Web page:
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Articles > Rant April, 15, 2013

Why should young journalists trust an industry that doesn’t trust them?

Marta Castellani
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If, like me, you are still desperately looking for an internship, spring break doesn’t mean holidays. As a journalist and MA International Journalism student trying to make it outside Italy, I thought it would be interesting to follow a panel discussion (a very long one!) called: “Skills for the future, what do we need to know and what skills do you need to be a journalist in the digital age”.

Photo by Jon S

On the panel, senior journalists and communications professionals, mostly representing the BBC, talked about the set of abilities a journalist needs to have to survive in this era of change in the communication and social landscape. The obligatory “good knowledge of social media” came up. But how about young people trying to make journalism their profession? Needless to say, being a Twitter addict, a Facebook expert, having a Reddit account or a profile on Flicker won’t do you any good. To the question: “What do trainee journalists have to have in order to get an internship, for example?” the first thing Jonathan Baker, from the BBC College of Journalism, answered was: experience.

“Here we are again,” I thought. Experience. Of course we need to have some experience to apply for a ‘work experience’ placement, don’t we? And we also need some work experience to gain some experience in the first place. I am an international student who happily spent all her savings for an MA that, presumably, was going to be the ace up my sleeve for a career in journalism. But as my tutors said at the beginning of my course, they are very glad to teach to us, and wish us the best of luck in finding a job in our home countries. As if to say: we have enough English journalists in England, what made you think there was enough space for you too?

Moreover, as many people remarked yesterday, having a Masters doesn’t give you any extra value and definitely doesn’t improve your chances of getting a job in this field. Again, the most import thing is experience. So good luck in finding an internship. And as if living in another country, studying at a masters level in a language that is not your own, preparing for exams, meeting assignments’ deadlines wasn’t enough, here comes the stressful process of applying for internship. It’s everything but easy: time plays against you and each negative response is not only a failure, but a matter of days, sometimes weeks, wasted waiting for an answer.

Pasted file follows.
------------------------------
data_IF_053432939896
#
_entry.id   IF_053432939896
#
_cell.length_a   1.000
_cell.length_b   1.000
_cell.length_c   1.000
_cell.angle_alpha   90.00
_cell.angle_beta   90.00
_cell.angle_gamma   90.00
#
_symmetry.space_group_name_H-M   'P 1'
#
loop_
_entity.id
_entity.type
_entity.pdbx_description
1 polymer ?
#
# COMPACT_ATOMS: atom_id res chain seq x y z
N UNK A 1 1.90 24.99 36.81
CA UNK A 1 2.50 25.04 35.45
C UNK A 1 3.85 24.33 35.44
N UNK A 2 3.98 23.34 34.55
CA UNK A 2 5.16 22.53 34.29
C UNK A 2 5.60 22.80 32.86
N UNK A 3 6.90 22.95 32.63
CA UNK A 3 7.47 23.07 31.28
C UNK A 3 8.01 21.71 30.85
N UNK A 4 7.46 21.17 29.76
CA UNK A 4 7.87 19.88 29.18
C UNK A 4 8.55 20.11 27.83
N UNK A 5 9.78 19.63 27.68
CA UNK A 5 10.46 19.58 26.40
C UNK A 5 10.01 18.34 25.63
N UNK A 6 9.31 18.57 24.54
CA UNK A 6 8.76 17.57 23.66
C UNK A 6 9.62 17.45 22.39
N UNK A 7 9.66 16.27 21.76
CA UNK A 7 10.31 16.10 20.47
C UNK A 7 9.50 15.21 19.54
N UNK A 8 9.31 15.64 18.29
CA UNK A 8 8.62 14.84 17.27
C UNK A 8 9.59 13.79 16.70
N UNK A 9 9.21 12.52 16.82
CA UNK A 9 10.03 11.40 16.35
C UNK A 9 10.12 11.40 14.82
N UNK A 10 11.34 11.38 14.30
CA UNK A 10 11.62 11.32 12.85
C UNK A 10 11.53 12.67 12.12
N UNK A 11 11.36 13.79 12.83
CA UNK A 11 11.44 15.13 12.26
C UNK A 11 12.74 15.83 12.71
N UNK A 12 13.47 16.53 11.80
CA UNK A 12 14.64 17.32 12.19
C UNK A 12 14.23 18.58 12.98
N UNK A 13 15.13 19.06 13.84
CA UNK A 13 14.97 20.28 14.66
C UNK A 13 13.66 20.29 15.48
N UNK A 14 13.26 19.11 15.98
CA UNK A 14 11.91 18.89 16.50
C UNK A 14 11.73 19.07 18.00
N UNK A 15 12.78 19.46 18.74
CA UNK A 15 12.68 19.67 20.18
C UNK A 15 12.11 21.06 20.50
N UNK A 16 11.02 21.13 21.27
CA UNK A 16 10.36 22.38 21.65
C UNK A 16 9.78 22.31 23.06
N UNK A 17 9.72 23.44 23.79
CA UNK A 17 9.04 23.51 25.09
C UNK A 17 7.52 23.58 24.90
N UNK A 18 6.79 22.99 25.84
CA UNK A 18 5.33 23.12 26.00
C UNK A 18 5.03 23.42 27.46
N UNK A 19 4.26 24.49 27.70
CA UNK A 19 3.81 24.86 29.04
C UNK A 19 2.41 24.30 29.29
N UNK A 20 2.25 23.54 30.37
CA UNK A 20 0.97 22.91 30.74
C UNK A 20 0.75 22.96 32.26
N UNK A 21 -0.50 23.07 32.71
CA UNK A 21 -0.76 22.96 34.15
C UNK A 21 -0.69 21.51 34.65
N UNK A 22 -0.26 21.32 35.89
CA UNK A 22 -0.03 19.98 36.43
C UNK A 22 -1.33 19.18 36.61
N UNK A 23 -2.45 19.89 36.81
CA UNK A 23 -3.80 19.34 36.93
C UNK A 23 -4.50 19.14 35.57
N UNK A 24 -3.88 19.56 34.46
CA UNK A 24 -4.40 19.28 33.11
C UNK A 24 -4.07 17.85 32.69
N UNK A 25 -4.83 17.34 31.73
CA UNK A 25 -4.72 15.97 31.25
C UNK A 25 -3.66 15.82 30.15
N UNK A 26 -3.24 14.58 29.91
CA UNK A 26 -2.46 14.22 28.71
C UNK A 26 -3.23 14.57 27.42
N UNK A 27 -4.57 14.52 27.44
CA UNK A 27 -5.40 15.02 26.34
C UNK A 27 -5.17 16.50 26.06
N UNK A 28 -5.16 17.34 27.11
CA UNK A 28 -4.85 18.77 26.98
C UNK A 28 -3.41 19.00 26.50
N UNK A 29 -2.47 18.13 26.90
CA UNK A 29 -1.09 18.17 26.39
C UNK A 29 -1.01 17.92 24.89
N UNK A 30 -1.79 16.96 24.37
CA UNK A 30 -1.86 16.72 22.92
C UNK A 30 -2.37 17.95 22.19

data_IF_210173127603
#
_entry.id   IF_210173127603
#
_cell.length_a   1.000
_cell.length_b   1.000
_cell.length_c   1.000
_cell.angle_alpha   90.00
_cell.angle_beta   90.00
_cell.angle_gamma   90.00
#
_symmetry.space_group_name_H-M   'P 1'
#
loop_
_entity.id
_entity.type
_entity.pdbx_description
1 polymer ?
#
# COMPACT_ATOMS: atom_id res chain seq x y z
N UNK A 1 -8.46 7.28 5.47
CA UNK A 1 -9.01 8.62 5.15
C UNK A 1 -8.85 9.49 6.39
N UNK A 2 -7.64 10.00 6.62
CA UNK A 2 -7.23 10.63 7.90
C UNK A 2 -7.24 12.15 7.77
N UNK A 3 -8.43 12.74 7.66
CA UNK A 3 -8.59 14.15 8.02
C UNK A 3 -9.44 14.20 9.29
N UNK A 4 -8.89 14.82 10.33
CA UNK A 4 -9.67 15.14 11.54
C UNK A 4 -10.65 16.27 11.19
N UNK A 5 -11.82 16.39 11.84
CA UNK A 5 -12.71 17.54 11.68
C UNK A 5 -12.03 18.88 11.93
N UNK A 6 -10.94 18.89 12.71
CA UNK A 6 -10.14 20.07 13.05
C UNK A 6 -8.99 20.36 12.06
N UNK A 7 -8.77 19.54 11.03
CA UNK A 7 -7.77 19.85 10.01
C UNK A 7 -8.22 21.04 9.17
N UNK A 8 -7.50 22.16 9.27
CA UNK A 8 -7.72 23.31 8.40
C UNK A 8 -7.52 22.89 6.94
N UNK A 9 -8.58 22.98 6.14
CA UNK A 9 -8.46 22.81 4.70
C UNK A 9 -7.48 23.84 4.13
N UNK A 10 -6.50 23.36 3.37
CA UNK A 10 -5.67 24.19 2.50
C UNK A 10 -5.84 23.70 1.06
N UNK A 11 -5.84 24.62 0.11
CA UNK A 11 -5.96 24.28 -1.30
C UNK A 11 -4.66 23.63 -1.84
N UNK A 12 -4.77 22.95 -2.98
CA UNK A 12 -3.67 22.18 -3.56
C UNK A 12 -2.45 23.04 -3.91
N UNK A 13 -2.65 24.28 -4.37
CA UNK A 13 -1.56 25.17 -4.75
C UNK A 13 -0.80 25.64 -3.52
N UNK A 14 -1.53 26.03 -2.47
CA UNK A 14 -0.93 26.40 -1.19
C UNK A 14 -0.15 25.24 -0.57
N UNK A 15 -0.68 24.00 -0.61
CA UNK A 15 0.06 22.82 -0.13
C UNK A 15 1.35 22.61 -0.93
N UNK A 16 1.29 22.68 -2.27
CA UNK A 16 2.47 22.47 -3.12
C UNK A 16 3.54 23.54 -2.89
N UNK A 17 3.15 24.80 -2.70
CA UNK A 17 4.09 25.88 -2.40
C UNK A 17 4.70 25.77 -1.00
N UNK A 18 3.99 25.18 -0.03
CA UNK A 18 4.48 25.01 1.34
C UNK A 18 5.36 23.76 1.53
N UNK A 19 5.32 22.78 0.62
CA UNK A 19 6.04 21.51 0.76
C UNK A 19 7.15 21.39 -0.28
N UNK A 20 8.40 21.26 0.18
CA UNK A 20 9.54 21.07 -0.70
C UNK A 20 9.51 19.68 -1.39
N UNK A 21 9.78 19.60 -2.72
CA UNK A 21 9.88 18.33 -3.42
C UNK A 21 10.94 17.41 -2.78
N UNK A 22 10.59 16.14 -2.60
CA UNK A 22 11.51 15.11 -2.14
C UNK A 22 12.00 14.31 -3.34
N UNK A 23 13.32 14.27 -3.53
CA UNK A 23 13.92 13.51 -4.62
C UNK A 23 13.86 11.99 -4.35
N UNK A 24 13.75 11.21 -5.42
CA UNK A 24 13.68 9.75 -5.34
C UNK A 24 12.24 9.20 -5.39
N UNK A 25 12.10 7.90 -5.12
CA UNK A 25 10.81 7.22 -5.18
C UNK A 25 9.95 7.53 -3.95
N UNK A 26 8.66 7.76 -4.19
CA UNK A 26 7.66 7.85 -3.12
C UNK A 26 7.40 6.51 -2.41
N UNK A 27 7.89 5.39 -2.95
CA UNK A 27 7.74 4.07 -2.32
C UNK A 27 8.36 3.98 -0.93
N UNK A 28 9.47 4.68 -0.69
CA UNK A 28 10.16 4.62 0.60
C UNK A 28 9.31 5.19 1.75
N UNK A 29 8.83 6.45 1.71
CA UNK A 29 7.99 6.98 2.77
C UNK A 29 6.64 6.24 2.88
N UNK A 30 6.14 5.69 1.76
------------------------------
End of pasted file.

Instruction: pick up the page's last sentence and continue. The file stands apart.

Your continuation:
This is how you end up sending emails to almost everyone you can get hold of saying things on the line: “Hi, it would be amazing to work for you. You newspaper/production company/radio station/magazine/anything is what I have always been looking for,” like the typical high school loser desperate to date whoever at the prom. It becomes difficult then when you ask yourself: “What do I really like?” and “why am I doing this?” and you don’t seem to know the answer anymore. You know it can’t be worse than this when you even send the wrong email to the wrong person: “Hi Director of BBC, it would be a pleasure to work for ITV!”

Journalism is a competitive field and I believe the truth is no one really knows what the right recipe for success is. Many of the people I met yesterday came to journalism by chance, having studied other subjects in their undergraduate studies, for example.Some of them, on the contrary, were in journalism and moved to PR after a while, to “finally make some money”. In the end, if there are some many aspiring journalists out there, even pretty clever people that well know the state of the profession and still want to try to make it, it means something. And I think that ‘something’ is the passion towards what for me is the best vocation in the world.

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